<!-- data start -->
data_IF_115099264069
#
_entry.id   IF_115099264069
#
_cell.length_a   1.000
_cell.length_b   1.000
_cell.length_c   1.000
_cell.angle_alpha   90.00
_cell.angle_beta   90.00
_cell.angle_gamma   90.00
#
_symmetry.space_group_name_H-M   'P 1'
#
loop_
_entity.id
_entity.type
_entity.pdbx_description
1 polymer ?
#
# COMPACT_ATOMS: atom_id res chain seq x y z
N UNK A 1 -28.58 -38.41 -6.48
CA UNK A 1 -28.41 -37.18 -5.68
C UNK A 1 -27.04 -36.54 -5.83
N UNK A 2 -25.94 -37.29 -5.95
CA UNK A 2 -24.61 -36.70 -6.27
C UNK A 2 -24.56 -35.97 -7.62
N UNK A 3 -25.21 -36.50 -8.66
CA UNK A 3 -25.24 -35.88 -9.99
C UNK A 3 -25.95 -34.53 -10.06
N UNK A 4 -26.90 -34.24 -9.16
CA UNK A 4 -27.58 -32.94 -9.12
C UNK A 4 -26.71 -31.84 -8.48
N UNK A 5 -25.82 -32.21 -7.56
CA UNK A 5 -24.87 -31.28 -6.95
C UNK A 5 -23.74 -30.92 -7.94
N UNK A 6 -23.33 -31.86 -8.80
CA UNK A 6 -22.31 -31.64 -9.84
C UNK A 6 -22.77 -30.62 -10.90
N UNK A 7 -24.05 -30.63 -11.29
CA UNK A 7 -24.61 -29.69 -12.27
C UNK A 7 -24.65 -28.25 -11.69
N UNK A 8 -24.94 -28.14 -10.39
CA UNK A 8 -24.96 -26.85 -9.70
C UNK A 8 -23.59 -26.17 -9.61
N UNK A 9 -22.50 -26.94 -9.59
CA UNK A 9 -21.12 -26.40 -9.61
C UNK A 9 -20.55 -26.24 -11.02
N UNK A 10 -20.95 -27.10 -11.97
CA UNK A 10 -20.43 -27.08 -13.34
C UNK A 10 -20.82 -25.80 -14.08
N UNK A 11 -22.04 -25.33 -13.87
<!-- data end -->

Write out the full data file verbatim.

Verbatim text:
data_IF_115099264069
#
_entry.id   IF_115099264069
#
_cell.length_a   1.000
_cell.length_b   1.000
_cell.length_c   1.000
_cell.angle_alpha   90.00
_cell.angle_beta   90.00
_cell.angle_gamma   90.00
#
_symmetry.space_group_name_H-M   'P 1'
#
loop_
_entity.id
_entity.type
_entity.pdbx_description
1 polymer ?
#
# COMPACT_ATOMS: atom_id res chain seq x y z
N UNK A 1 -28.58 -38.41 -6.48
CA UNK A 1 -28.41 -37.18 -5.68
C UNK A 1 -27.04 -36.54 -5.83
N UNK A 2 -25.94 -37.29 -5.95
CA UNK A 2 -24.61 -36.70 -6.27
C UNK A 2 -24.56 -35.97 -7.62
N UNK A 3 -25.21 -36.50 -8.66
CA UNK A 3 -25.24 -35.88 -9.99
C UNK A 3 -25.95 -34.53 -10.06
N UNK A 4 -26.90 -34.24 -9.16
CA UNK A 4 -27.58 -32.94 -9.12
C UNK A 4 -26.71 -31.84 -8.48
N UNK A 5 -25.82 -32.21 -7.56
CA UNK A 5 -24.87 -31.28 -6.95
C UNK A 5 -23.74 -30.92 -7.94
N UNK A 6 -23.33 -31.86 -8.80
CA UNK A 6 -22.31 -31.64 -9.84
C UNK A 6 -22.77 -30.62 -10.90
N UNK A 7 -24.05 -30.63 -11.29
CA UNK A 7 -24.61 -29.69 -12.27
C UNK A 7 -24.65 -28.25 -11.69
N UNK A 8 -24.94 -28.14 -10.39
CA UNK A 8 -24.96 -26.85 -9.70
C UNK A 8 -23.59 -26.17 -9.61
N UNK A 9 -22.50 -26.94 -9.59
CA UNK A 9 -21.12 -26.40 -9.61
C UNK A 9 -20.55 -26.24 -11.02
N UNK A 10 -20.95 -27.10 -11.97
CA UNK A 10 -20.43 -27.08 -13.34
C UNK A 10 -20.82 -25.80 -14.08
N UNK A 11 -22.04 -25.33 -13.87